Any hearing aid user can tell you that hearing aids are expensive. Both patients and medical professionals agree that the cost is high, sometimes too high for patients to afford. That often leads people to put off getting a hearing aid, resulting in the problem becoming even worse.
This leads us to the obvious question, why are hearing aids so expensive in the first place? Today we’ll answer that question by breaking down what goes into the cost of a hearing aid. First, however, let’s cover how expensive hearing aids are for those who might not know.
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How Much Do They Cost
According to the American Association Of Retired People, the average cost of a mid-level set of hearing aids is between $4,400 and $4,500. That breaks down to $2,200 to $2,250 per ear.
That’s a big expense, especially when you consider that most hearing aids need to be replaced every three to seven years. If someone needs hearing aids throughout their life, they could easily end up in major debt. So, why are hearing aids so expensive?
Necessary Research and Development
A lot of research and development goes into the creation of hearing aids, due to the constant changes in medical technology. Every year millions of dollars go into making hearing aids smaller, more natural-looking, and better at re-creating a natural sound quality.
These changes require the involvement of sound engineers, electrical engineers, computer engineers, programmers, and audiologists. That’s a lot of people to keep on the payroll, which definitely contributes to the overall cost of hearing aids.
When you put all of that together, it’s plain to see that a lot of money goes into the R&D side of hearing aids.
When it comes to actual manufacturing costs, there’s no set price attached to making a hearing aid. In general, most experts estimate that the cost to manufacture a hearing aid is between $100 and $300 dollars.
With that in mind, it’s clear that the retail price is severely marked up compared to what it costs to make the aid. That markup might be challenged if there were more manufacturers or more consumers for the product, but currently, it’s largely unchallenged.
A Limited Market
Approximately two million hearing aids are sold per year in the U.S. While that sounds like a huge number, it’s actually considered a pretty small market when you compare it to the total number of people in the U.S. which is around 319 million.
That means that only around 1% of Americans are buying hearing aids, resulting in the manufacturer’s upping prices to ensure that they make a profit. The limited market also means that there are limited options when it comes to choosing a hearing aid. That allows the companies that do make them to essentially charge what they want, without the fear of losing business.
Hopefully, more manufacturers will arise in the future to help combat this issue. Until then, the FDA has offered some hope to consumers in the form of mandating that hearing aids may be sold over the counter in some cases.
This is mostly aimed at helping consumers with mild to moderate hearing loss, who may not need as much intervention. It does however offer hope that the prices of hearing aids may be challenged in the future as more options become available.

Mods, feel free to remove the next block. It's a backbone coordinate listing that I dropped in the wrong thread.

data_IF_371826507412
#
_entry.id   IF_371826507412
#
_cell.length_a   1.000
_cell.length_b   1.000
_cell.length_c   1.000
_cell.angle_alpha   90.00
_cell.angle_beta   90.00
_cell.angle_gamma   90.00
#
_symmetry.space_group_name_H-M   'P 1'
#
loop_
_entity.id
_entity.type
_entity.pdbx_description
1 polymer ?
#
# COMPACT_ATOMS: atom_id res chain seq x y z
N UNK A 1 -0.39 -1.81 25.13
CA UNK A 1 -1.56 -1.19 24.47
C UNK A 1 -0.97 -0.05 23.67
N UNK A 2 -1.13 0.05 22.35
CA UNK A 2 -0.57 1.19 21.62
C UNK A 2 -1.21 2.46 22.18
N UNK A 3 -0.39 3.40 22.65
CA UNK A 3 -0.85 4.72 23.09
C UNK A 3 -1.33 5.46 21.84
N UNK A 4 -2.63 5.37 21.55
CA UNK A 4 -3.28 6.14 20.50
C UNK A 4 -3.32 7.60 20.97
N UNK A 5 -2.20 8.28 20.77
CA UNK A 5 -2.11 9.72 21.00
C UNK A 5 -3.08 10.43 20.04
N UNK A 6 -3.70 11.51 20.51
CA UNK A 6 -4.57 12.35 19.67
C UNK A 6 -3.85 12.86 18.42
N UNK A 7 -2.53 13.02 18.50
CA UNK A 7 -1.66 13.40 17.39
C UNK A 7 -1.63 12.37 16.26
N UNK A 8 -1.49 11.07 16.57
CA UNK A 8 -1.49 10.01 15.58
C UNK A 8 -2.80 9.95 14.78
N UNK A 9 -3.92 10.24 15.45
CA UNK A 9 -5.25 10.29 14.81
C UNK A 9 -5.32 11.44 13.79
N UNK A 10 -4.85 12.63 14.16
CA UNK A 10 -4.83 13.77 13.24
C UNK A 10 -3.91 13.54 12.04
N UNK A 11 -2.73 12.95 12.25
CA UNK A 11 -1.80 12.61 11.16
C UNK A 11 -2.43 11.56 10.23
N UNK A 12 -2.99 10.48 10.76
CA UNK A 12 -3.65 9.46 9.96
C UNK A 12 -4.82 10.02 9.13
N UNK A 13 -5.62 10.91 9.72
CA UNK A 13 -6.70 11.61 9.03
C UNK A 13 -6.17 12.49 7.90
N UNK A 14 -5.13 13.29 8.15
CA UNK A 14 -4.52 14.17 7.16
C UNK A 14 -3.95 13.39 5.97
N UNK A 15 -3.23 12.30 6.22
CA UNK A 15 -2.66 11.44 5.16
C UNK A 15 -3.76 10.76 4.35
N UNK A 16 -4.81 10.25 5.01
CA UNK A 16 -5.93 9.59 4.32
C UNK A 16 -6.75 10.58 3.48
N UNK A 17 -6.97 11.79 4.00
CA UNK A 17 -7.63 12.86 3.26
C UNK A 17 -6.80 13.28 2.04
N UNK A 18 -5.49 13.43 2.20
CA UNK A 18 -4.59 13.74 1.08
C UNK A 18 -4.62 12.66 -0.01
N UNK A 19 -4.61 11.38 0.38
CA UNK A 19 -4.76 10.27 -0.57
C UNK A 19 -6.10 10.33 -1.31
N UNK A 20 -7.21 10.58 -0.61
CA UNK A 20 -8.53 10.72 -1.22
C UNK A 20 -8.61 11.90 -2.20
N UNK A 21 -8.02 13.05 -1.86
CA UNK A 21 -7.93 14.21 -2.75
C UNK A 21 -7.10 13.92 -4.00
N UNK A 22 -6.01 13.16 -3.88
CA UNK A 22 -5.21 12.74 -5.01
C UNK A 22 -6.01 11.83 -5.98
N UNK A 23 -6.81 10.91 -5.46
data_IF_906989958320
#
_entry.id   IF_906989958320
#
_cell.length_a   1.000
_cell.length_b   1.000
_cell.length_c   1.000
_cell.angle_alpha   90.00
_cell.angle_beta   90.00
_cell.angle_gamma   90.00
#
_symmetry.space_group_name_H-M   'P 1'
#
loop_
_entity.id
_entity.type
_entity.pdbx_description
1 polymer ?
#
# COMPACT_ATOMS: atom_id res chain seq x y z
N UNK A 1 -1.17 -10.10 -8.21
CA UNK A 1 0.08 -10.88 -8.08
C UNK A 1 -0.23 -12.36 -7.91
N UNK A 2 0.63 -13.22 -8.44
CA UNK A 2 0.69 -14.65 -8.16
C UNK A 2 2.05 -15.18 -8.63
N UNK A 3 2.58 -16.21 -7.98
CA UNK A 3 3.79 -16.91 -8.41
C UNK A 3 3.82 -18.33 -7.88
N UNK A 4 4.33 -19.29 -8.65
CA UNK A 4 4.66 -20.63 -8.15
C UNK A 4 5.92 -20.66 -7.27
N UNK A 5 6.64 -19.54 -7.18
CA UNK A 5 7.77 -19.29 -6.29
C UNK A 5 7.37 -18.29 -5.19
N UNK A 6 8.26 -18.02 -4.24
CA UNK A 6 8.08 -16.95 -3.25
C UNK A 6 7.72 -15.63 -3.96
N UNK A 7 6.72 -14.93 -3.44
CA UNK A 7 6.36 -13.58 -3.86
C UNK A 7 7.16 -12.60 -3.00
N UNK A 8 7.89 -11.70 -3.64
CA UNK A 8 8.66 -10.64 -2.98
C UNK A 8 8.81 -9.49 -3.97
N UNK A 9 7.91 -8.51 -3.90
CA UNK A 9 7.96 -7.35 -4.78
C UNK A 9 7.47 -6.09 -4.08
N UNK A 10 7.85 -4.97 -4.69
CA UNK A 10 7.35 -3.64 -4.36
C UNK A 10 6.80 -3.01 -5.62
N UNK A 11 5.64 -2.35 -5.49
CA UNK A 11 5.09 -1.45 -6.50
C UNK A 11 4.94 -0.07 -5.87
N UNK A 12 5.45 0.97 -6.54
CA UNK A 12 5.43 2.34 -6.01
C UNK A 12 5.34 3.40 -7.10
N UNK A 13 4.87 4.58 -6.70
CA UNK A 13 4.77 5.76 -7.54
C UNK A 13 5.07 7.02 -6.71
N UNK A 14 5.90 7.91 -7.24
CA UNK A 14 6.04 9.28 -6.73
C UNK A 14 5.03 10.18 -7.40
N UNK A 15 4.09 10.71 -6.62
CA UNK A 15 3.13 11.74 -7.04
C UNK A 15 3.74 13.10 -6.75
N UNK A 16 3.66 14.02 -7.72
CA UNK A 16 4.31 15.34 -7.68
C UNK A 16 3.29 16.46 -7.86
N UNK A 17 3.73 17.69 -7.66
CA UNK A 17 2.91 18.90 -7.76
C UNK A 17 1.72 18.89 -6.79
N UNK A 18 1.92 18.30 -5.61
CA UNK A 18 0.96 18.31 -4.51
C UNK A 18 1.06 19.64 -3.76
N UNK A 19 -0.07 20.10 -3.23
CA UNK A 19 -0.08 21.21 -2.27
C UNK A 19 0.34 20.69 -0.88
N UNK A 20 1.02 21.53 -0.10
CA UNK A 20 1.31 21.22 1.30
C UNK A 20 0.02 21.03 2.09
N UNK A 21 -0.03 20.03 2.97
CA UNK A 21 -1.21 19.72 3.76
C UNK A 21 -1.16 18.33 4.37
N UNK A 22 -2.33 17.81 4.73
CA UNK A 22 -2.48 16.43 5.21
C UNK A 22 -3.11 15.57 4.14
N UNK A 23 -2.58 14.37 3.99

Doctor Costs and Overhead
Another important factor to consider when calculating why hearing aids are so expensive is the cost of doctors, who need to make a profit and cover their overhead. In order to ensure a hearing aid will work properly, a doctor needs to fit the patient with an aid.
This takes roughly three to six hours per patient and the doctor will need to perform a hearing exam, evaluation, fitting, and then program the hearing aid. That all costs money, and so does the office, receptionist, equipment, and time of the doctor. That adds up fast but is necessary to ensure the patient gets the most out of their hearing aid.
Sometimes, doctors will say that they aren’t charging a fee for the exam. In those cases, the cost of the exam is usually rolled into the cost of the hearing aid itself. This results in the hearing aid looking more expensive than it actually is.
If you believe you may have a hearing problem a hearing doctor can help you decide if you need a hearing aid.
In-ear hearing aids need to be molded to a patient’s ear in order to fit correctly. This customization takes time, skill, effort, and training to master. All of those things come together to make the best hearing aid possible, but they also cost a lot of money.
Customization costs can add up quickly and it’s a huge contributor to the overall price of a hearing aid.
Return Policies and Extended Warranties
Most hearing aids come with money-back guarantees. This means that if a patient isn’t happy with the hearing aid they receive they can return it and receive part or all of what they paid.
These returned hearing aids can’t be resold, so the cost of the return falls on the provider or manufacturer. In order to avoid losing profit, these providers and manufacturers roll the potential return costs into the cost of their hearing aids.
This means that even if the return is “free” it was still paid for by the markup that was applied to the aid’s overall price. These markups are also designed to cover the cost the company incurs if they have to take back a defective product that’s still under warranty.
There are many factors that influence the cost of hearing aids, but there are also companies fighting to provide affordable options to patients. Do your research before buying an aid and fight the provider that’s right for you, and your budget.
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